The lamb is worthy

Finally, we see Jesus presented as a wounded lamb through the prophetic revelation that John received and the we read in the book of Revelation. The time of judgment has come and the members of God’s throne room are looking for the one who is worthy and able to open the scrolls that would read out the plans of God’s judgment. The only one that was worthy was the lamb of God.

Then I saw a Lamb, looking as if it had been slain, standing at the center of the throne, encircled by the four living creatures and the elders. The Lamb had seven horns and seven eyes, which are the seven spirits of God sent out into all the earth. He went and took the scroll from the right hand of him who sat on the throne. And when he had taken it, the four living creatures and the twenty-four elders fell down before the Lamb. Each one had a harp and they were holding golden bowls full of incense, which are the prayers of God’s people.

Revelation 5:6-8

Again, we see a picture of a lamb who has been killed, consistent with the picture of the lamb throughout the scriptures and consistent with the prophecy in Isaiah 53.

In this case, though, we see a picture of the lamb as one who is worshipped. He is the lamb of God who has purchased, with his blood, people from every tribe, language, and nation. This means that God has rescued and saved these people from their sins and from a final judgment that would send those that are dead in their sin to a terrible death apart from God.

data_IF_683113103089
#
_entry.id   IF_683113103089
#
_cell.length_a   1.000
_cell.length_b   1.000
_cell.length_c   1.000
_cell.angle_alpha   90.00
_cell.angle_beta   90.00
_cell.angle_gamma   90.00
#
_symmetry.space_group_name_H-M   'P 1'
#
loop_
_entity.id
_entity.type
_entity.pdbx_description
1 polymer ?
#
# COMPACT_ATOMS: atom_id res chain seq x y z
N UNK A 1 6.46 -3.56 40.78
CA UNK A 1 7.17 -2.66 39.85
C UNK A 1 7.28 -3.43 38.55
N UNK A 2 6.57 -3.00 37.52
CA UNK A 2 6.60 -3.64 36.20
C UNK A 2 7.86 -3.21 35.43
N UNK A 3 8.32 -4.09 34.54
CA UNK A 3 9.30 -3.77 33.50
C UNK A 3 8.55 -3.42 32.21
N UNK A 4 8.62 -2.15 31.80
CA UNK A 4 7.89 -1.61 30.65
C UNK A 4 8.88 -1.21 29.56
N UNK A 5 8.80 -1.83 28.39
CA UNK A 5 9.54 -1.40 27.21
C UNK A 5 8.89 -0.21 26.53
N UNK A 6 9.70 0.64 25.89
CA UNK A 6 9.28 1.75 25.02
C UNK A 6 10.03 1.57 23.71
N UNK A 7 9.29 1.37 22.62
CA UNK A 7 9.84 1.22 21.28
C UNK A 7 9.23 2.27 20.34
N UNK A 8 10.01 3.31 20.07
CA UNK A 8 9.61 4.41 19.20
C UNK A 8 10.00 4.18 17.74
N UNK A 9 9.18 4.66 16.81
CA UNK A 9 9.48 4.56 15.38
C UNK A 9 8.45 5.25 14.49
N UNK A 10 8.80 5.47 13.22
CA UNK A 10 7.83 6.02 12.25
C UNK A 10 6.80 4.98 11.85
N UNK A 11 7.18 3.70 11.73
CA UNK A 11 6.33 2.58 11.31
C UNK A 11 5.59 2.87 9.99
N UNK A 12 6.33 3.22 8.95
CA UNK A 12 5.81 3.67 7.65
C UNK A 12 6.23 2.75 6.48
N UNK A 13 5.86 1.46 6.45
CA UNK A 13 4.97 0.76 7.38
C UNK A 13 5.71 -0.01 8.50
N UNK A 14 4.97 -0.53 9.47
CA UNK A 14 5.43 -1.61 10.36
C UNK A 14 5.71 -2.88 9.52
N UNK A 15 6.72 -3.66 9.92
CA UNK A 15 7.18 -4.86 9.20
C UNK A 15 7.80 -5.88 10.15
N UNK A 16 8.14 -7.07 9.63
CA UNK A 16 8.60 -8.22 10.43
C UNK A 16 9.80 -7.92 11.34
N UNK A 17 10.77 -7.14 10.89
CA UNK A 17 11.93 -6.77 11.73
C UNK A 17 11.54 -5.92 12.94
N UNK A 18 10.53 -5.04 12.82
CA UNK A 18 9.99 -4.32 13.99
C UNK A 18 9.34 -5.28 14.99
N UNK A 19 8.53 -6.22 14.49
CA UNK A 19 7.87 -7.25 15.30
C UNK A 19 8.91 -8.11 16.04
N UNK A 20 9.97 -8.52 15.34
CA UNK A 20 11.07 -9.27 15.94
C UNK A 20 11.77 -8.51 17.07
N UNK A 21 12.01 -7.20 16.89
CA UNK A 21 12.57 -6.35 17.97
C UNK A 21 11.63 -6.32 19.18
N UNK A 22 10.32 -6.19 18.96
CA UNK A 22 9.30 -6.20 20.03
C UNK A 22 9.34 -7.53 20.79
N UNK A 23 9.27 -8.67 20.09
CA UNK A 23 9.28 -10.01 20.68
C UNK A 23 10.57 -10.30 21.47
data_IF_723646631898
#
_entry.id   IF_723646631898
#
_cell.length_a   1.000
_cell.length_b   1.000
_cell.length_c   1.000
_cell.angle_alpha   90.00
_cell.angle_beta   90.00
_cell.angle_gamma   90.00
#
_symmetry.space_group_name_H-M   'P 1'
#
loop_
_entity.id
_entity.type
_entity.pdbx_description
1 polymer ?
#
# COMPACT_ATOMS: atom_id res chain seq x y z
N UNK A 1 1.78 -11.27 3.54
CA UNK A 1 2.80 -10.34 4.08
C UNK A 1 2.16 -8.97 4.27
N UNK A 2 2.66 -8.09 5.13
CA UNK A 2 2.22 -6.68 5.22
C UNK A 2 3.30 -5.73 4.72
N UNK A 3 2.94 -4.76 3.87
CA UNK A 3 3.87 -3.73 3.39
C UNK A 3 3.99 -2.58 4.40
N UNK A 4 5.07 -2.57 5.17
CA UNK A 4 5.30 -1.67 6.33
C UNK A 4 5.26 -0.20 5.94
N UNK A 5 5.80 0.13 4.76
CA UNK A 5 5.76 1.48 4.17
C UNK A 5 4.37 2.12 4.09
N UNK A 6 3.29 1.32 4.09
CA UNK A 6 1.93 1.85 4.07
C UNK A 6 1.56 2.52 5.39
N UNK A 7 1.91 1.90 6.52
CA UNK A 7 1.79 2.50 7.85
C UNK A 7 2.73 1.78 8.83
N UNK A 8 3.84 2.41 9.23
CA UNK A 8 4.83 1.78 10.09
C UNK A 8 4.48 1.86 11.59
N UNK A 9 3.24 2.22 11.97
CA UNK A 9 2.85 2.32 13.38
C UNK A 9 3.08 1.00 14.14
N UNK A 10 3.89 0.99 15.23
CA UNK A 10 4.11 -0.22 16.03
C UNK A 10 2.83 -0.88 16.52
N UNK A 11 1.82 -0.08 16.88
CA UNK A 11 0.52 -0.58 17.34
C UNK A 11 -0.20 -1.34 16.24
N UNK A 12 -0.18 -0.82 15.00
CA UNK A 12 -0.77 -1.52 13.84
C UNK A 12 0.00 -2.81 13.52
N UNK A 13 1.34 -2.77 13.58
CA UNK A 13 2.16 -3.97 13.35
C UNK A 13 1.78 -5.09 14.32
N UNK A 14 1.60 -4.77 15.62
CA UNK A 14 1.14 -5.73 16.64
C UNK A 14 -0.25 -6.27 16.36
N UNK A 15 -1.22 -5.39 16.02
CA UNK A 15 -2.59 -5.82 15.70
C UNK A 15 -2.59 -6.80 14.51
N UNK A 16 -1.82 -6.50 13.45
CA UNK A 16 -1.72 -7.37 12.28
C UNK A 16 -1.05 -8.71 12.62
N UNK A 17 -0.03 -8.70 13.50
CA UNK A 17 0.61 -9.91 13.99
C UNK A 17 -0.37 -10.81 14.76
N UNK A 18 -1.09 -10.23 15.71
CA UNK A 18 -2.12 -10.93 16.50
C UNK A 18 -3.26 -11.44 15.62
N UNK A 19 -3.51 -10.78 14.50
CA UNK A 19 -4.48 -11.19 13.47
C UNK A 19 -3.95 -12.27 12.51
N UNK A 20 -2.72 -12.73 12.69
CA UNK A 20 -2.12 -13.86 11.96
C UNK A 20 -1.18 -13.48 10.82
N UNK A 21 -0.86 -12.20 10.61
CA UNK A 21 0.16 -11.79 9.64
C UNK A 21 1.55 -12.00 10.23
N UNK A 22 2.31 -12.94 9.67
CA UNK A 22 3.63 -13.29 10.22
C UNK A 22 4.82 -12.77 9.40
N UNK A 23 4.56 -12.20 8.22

And they sang a new song, saying:

“You are worthy to take the scroll
and to open its seals,
because you were slain,
and with your blood you purchased for God
persons from every tribe and language and people and nation.

You have made them to be a kingdom and priests to serve our God,
and they will reign on the earth.”

Then I looked and heard the voice of many angels, numbering thousands upon thousands, and ten thousand times ten thousand. They encircled the throne and the living creatures and the elders. In a loud voice they were saying:

“Worthy is the Lamb, who was slain,
to receive power and wealth and wisdom and strength
and honor and glory and praise!”

Then I heard every creature in heaven and on earth and under the earth and on the sea, and all that is in them, saying:

“To him who sits on the throne and to the Lamb
be praise and honor and glory and power,
for ever and ever!”

The four living creatures said, “Amen,” and the elders fell down and worshiped.

Revelation 5:9-14

Jesus is the Lamb of God

John the Baptist identified Jesus as the Lamb of God, demonstrating that Jesus would be a sacrifice presented by God to the world. This lamb would be given as a sacrifice for our sins to offer forgiveness for the people for their sins, if only they would believe in him and have faith that his blood and sacrifice will be a sufficient payment for their sins.


The Son of Man

Writing my last post on doing your research, combined with our family’s recent reading and study in the book of Revelation, and connected with my day-to-day work where I am routinely sharing my faith with non-believers, I was thinking about a particular subject that I wanted to write about here. This subject is related to Jesus calling himself the son of man.